Similarly, these threats have also revealed the weaknesses of having a blind trust over biometric technologies. In fact, biometric technologies without proper security safeguards would prove a nightmare for India.
Lukas Grunwald, a radio frequency ID (RFID) expert and a German security researcher, demonstrated last year that he could clone the computer chip in an e-passport. Now he has revealed additional vulnerabilities in the design of the new documents and the inspection systems used to read them.
Grunwald, who has also served as an e-passport consultant to the German parliament, says the security flaws allow someone to seize and clone the fingerprint image stored on the biometric e-passport, and to create a specially coded chip that attacks e-passport readers that attempt to scan it.
Grunwald says he has succeeded in sabotaging two passport readers made by different vendors by cloning a passport chip, then modifying the JPEG2000 image file containing the passport photo. Reading the modified image crashed the readers, which suggests they could be vulnerable to a code-injection exploit that might, for example, reprogram a reader to approve expired or forged passports.
“If you’re able to crash something you are most likely able to exploit it,” says Grunwald. E-passports contain RFID chips that are supposed to help thwart document forgery and speed processing of travelers at U.S. entry points. The United States led the charge for global e-passports because authorities said the chip, which is digitally signed by each issuing country, would help distinguish official documents from forged ones.
But Grunwald demonstrated last year how he could extract the data on a passport chip, which is read-only, and clone it to a read-write chip that appears the same to an e-passport reader.
Now Grunwald says he was able to add data to the cloned chip that would allow someone to attack the passport reader. He conducted the attack by embedding a buffer-overrun exploit inside the JPEG2000 file on the cloned chip that contains the passport photo.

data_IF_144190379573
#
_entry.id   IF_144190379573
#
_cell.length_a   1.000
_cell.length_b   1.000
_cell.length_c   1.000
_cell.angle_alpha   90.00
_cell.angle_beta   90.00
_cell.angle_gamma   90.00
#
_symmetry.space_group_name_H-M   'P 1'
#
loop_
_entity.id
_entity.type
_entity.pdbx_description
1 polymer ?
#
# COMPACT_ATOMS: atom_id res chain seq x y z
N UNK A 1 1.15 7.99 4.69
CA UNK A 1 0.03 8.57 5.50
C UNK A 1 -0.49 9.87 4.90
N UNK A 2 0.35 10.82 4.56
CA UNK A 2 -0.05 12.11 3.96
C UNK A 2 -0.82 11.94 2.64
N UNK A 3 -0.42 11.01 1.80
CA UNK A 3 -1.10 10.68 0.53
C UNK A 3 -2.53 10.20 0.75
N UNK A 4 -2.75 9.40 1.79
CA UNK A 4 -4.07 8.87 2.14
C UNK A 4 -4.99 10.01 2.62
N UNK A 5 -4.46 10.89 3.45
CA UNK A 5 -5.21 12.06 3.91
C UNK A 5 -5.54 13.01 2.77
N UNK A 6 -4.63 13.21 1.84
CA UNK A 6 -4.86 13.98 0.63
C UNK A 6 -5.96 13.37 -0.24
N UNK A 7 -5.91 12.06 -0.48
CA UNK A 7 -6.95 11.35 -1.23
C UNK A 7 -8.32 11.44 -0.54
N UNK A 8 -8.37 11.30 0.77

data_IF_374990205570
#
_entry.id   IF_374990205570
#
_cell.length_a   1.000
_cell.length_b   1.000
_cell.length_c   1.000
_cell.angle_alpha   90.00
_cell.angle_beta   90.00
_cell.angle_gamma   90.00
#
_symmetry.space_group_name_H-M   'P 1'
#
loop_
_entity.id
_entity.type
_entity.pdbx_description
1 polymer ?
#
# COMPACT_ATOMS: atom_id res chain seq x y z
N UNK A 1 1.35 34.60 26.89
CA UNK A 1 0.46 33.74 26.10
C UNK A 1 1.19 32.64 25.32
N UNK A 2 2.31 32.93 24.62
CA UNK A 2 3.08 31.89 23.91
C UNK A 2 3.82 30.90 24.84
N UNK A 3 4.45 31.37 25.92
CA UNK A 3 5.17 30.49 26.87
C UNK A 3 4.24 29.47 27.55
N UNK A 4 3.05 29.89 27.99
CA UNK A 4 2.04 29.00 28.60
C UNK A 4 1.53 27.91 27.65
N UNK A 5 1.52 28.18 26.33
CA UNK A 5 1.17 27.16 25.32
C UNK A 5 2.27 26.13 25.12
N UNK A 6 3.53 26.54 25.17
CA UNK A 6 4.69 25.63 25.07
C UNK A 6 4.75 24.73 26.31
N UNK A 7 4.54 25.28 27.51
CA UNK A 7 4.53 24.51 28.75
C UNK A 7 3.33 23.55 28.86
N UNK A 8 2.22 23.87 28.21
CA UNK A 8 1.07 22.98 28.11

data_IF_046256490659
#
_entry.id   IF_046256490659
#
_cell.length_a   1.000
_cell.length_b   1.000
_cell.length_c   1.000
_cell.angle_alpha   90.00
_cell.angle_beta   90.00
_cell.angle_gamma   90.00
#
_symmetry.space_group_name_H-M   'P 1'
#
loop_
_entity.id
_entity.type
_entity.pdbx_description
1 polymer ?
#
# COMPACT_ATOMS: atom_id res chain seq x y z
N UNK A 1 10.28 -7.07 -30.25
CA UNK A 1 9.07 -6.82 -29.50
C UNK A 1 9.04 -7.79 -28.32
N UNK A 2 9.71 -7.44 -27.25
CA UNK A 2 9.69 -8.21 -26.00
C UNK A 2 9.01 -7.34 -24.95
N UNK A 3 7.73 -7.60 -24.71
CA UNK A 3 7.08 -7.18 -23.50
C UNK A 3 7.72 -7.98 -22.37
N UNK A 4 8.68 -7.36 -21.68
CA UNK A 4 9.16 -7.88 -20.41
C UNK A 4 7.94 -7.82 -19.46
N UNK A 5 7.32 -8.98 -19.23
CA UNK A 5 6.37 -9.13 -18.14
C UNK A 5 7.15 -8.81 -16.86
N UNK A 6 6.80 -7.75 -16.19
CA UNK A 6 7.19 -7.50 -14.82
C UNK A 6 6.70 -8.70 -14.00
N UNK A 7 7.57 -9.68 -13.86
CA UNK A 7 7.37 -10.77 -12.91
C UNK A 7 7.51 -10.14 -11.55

Buffer-overrun vulnerabilities occur when coding errors in software allow an attacker to overflow a section of memory dedicated to storing a fixed amount of data. Carefully exploited, they often permit the hacker to execute his own instructions on the vulnerable computer, essentially taking over the device — though Grunwald has not attempted that level of compromise on e-passport readers.
He won’t name the vendors that make the readers he crashed, but says the readers are currently in use at some airport entry points. He says there’s no reason to believe that readers made by other vendors would be any more secure.
The International Civil Aviation Organisation, the United Nations body that developed the standards for e-passports, opted to store travelers’ fingerprints as a digital photo. As a result, it’s possible to seize the image and use it to impersonate a passport holder by essentially hijacking their fingerprints. Japanese researchers several years ago demonstrated the ability to make false fingerprints using gelatin material that could be placed over a finger.
To access any data on the passport, the attacker would need to unlock it using a machine-readable code printed on the passport’s face. Additionally, the International Civil Aviation Organisation recommends that issuing countries protect biometric data on the e-passport with an optional feature known as Extended Access Control, which protects the biometric data on the chip by making readers obtain a digital certificate from the country that issued the passport before the equipment can access the information.
That certificate is only valid for a short period of time, but the chips contain no onboard clock to handle the digital certificate’s expiration, which makes them vulnerable as well, says Grunwald. “It’s a basic mistake,” he says.